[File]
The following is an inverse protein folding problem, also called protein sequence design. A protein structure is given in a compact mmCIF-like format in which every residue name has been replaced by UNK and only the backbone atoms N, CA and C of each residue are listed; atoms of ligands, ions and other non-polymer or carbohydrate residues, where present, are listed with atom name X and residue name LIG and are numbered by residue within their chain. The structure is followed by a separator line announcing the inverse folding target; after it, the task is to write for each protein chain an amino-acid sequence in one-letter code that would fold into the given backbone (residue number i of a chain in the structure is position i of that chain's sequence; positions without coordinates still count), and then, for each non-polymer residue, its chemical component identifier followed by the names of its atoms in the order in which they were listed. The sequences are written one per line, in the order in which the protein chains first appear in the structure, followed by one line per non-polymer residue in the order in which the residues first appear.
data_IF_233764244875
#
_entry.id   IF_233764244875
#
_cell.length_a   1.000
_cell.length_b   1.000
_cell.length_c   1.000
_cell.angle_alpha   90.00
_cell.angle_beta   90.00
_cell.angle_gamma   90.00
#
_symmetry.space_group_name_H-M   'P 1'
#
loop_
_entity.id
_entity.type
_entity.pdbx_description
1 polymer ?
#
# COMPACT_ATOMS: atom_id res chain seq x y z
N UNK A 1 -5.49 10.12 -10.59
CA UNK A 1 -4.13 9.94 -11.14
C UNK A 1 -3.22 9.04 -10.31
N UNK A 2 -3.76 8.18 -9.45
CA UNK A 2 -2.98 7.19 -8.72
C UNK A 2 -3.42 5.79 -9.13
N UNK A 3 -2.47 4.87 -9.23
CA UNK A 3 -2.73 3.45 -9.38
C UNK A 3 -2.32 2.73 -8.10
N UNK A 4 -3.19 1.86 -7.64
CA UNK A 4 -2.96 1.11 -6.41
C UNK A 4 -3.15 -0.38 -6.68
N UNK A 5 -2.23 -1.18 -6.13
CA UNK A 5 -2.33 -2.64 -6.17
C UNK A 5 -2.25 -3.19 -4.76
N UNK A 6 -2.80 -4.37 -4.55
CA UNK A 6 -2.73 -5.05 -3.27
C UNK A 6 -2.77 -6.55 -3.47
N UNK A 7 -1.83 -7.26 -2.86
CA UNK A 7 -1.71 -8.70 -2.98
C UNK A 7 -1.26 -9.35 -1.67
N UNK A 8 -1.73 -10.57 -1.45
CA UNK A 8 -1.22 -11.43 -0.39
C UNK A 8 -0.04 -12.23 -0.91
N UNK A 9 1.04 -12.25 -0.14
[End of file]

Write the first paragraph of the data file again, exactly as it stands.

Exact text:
The following is an inverse protein folding problem, also called protein sequence design. A protein structure is given in a compact mmCIF-like format in which every residue name has been replaced by UNK and only the backbone atoms N, CA and C of each residue are listed; atoms of ligands, ions and other non-polymer or carbohydrate residues, where present, are listed with atom name X and residue name LIG and are numbered by residue within their chain. The structure is followed by a separator line announcing the inverse folding target; after it, the task is to write for each protein chain an amino-acid sequence in one-letter code that would fold into the given backbone (residue number i of a chain in the structure is position i of that chain's sequence; positions without coordinates still count), and then, for each non-polymer residue, its chemical component identifier followed by the names of its atoms in the order in which they were listed. The sequences are written one per line, in the order in which the protein chains first appear in the structure, followed by one line per non-polymer residue in the order in which the residues first appear.